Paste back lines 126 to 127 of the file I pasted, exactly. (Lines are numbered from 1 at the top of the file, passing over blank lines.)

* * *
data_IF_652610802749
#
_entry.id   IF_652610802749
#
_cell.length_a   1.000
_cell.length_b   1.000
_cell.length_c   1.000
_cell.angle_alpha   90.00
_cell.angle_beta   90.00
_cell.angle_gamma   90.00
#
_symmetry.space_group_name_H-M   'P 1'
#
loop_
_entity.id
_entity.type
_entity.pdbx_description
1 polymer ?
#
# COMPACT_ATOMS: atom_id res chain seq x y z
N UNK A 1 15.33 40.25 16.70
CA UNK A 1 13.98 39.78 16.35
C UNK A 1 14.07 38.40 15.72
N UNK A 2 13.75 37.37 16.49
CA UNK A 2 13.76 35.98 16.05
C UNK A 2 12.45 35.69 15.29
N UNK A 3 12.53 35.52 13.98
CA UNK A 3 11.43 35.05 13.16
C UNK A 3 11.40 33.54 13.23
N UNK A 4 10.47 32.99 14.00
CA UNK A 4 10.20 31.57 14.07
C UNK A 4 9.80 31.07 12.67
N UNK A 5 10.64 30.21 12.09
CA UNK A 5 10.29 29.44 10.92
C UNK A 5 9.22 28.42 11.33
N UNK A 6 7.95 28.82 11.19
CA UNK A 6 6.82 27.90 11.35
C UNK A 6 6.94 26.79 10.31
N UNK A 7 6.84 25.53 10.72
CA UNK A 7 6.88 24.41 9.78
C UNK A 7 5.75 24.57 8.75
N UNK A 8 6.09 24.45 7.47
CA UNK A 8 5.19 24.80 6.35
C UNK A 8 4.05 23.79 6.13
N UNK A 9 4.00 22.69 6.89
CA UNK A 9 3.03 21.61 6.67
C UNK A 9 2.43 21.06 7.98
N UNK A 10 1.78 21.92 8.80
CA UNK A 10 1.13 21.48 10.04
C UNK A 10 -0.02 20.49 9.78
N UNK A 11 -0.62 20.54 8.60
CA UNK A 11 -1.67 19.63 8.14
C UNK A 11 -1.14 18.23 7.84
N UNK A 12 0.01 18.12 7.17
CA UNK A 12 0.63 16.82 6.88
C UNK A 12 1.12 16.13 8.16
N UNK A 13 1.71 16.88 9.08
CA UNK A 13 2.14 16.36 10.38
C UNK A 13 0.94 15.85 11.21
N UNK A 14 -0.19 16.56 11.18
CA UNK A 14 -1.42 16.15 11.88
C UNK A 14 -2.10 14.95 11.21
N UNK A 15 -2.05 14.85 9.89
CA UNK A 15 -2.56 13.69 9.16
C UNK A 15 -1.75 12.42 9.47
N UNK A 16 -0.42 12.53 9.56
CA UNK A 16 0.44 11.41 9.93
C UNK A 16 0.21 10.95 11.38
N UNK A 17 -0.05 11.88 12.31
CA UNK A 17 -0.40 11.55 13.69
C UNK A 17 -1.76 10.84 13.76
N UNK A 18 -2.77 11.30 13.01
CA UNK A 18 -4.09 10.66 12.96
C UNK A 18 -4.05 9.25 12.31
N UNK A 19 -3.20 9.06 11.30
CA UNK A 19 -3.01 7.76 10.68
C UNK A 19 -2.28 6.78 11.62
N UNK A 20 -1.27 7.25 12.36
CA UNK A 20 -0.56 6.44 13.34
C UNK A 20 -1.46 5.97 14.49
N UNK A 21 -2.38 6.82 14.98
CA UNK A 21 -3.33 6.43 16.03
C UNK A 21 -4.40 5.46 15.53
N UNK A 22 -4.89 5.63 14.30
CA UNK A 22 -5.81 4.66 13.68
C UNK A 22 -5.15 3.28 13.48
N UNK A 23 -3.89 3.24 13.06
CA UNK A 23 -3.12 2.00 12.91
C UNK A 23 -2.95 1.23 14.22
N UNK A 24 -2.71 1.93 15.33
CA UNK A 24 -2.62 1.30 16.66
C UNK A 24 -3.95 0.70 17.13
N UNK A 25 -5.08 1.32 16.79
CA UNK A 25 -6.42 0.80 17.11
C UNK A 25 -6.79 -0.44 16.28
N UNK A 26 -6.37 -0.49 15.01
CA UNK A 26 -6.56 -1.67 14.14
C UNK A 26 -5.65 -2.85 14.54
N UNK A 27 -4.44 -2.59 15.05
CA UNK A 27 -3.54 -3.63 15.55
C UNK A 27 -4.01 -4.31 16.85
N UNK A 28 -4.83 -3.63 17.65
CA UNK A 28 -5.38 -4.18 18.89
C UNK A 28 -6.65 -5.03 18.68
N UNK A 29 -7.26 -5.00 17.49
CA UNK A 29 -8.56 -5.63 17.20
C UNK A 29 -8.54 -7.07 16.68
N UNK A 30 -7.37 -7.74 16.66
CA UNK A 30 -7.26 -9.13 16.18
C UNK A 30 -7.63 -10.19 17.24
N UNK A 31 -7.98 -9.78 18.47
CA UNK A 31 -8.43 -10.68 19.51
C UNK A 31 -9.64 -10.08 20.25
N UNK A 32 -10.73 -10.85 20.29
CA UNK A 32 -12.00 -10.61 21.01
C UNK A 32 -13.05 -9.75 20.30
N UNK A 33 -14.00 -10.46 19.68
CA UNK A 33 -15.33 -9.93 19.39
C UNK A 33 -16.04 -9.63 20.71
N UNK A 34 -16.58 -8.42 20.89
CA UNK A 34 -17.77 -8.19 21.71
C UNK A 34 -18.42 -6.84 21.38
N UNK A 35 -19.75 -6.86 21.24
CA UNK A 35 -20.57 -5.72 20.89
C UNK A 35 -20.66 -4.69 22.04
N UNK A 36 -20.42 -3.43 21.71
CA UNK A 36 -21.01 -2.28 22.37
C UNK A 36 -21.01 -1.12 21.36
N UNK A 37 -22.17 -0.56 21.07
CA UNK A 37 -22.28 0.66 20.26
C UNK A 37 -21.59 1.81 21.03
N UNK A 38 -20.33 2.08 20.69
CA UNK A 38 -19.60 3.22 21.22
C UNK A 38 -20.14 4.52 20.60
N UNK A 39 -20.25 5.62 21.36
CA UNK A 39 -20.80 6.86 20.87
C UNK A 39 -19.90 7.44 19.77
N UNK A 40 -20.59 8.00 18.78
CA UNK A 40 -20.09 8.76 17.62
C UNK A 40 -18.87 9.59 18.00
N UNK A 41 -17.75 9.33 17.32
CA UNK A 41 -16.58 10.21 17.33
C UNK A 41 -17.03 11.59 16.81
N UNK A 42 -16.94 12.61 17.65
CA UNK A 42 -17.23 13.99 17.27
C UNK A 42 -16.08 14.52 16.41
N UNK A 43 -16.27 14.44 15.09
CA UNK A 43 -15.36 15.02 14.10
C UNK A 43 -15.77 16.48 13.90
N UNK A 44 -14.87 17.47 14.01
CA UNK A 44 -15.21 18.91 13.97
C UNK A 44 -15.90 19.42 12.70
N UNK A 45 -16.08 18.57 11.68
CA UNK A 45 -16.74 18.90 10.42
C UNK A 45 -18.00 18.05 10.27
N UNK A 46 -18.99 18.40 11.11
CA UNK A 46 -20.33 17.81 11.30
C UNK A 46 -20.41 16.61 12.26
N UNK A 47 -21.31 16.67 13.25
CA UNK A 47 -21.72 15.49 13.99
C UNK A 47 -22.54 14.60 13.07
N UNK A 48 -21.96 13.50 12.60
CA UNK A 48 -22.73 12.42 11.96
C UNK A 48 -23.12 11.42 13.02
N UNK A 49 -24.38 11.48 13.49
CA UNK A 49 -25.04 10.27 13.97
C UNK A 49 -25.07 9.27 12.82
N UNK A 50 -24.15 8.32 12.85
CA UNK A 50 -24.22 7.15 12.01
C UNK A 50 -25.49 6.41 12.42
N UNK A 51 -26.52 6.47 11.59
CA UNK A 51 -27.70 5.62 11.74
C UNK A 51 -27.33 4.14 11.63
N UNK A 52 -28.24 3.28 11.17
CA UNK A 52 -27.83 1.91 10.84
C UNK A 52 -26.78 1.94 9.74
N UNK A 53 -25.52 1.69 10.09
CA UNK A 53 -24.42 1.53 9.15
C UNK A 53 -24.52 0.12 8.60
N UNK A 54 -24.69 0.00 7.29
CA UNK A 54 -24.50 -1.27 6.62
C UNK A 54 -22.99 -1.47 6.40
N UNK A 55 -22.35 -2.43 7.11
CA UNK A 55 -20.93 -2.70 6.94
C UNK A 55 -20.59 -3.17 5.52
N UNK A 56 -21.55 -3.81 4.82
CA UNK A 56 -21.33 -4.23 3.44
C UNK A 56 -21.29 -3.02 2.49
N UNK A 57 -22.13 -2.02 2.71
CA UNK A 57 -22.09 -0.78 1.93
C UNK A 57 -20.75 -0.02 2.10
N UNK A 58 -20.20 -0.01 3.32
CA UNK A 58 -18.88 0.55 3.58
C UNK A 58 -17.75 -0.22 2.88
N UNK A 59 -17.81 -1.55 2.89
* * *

N UNK A 36 -20.42 -3.43 21.71
CA UNK A 36 -21.01 -2.28 22.37